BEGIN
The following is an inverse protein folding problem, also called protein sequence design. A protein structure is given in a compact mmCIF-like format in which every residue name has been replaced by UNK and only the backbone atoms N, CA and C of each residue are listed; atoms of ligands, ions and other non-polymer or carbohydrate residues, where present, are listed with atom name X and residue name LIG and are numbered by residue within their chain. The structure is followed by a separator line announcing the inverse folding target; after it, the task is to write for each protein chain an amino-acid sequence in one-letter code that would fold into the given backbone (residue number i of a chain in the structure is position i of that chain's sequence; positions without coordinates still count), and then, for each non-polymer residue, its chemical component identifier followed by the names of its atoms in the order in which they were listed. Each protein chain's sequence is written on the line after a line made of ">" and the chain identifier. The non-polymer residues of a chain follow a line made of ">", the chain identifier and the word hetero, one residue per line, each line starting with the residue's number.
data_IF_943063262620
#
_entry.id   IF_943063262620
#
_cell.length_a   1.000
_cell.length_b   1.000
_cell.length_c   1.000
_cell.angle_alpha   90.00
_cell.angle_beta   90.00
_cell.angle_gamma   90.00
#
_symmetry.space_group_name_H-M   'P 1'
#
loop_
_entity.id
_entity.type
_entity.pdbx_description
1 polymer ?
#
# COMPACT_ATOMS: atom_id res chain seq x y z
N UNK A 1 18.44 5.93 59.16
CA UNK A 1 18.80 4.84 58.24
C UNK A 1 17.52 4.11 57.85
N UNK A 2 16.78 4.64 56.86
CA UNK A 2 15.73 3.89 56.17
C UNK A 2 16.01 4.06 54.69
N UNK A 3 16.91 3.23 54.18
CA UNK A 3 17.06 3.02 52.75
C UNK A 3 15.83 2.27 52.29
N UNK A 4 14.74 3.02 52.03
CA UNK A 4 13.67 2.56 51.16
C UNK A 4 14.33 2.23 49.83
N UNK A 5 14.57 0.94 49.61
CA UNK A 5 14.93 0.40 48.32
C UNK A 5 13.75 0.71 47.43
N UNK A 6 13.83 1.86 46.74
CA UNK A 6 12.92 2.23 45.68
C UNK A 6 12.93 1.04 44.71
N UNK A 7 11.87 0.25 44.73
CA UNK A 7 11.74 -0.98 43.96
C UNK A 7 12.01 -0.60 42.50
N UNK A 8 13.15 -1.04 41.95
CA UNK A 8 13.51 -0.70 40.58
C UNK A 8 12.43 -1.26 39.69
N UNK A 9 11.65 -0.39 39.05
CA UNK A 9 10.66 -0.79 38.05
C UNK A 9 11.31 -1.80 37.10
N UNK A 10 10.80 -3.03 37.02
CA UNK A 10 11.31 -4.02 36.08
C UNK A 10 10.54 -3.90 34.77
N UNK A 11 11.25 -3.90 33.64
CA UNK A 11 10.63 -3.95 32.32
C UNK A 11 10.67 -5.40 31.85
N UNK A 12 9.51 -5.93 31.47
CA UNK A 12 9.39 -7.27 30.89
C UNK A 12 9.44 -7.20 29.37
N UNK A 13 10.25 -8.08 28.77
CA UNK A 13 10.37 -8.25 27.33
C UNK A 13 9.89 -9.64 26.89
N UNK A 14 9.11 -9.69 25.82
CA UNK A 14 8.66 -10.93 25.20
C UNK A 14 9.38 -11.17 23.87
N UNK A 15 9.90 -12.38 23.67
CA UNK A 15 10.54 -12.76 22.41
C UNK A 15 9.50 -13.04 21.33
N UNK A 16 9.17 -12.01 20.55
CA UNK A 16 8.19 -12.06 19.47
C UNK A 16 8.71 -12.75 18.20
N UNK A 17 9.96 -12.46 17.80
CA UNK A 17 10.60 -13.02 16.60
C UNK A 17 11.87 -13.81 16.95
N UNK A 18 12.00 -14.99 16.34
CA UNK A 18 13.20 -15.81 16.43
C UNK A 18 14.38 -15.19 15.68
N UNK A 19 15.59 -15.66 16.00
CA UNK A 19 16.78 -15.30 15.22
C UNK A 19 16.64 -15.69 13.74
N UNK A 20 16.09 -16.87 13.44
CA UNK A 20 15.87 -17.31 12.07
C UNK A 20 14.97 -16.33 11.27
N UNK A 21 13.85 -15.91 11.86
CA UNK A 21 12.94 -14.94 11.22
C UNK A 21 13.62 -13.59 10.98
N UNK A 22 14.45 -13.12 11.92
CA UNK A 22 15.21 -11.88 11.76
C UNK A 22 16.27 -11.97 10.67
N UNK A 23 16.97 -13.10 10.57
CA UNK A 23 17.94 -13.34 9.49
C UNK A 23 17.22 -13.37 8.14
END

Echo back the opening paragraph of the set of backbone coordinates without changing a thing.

The following is an inverse protein folding problem, also called protein sequence design. A protein structure is given in a compact mmCIF-like format in which every residue name has been replaced by UNK and only the backbone atoms N, CA and C of each residue are listed; atoms of ligands, ions and other non-polymer or carbohydrate residues, where present, are listed with atom name X and residue name LIG and are numbered by residue within their chain. The structure is followed by a separator line announcing the inverse folding target; after it, the task is to write for each protein chain an amino-acid sequence in one-letter code that would fold into the given backbone (residue number i of a chain in the structure is position i of that chain's sequence; positions without coordinates still count), and then, for each non-polymer residue, its chemical component identifier followed by the names of its atoms in the order in which they were listed. Each protein chain's sequence is written on the line after a line made of ">" and the chain identifier. The non-polymer residues of a chain follow a line made of ">", the chain identifier and the word hetero, one residue per line, each line starting with the residue's number.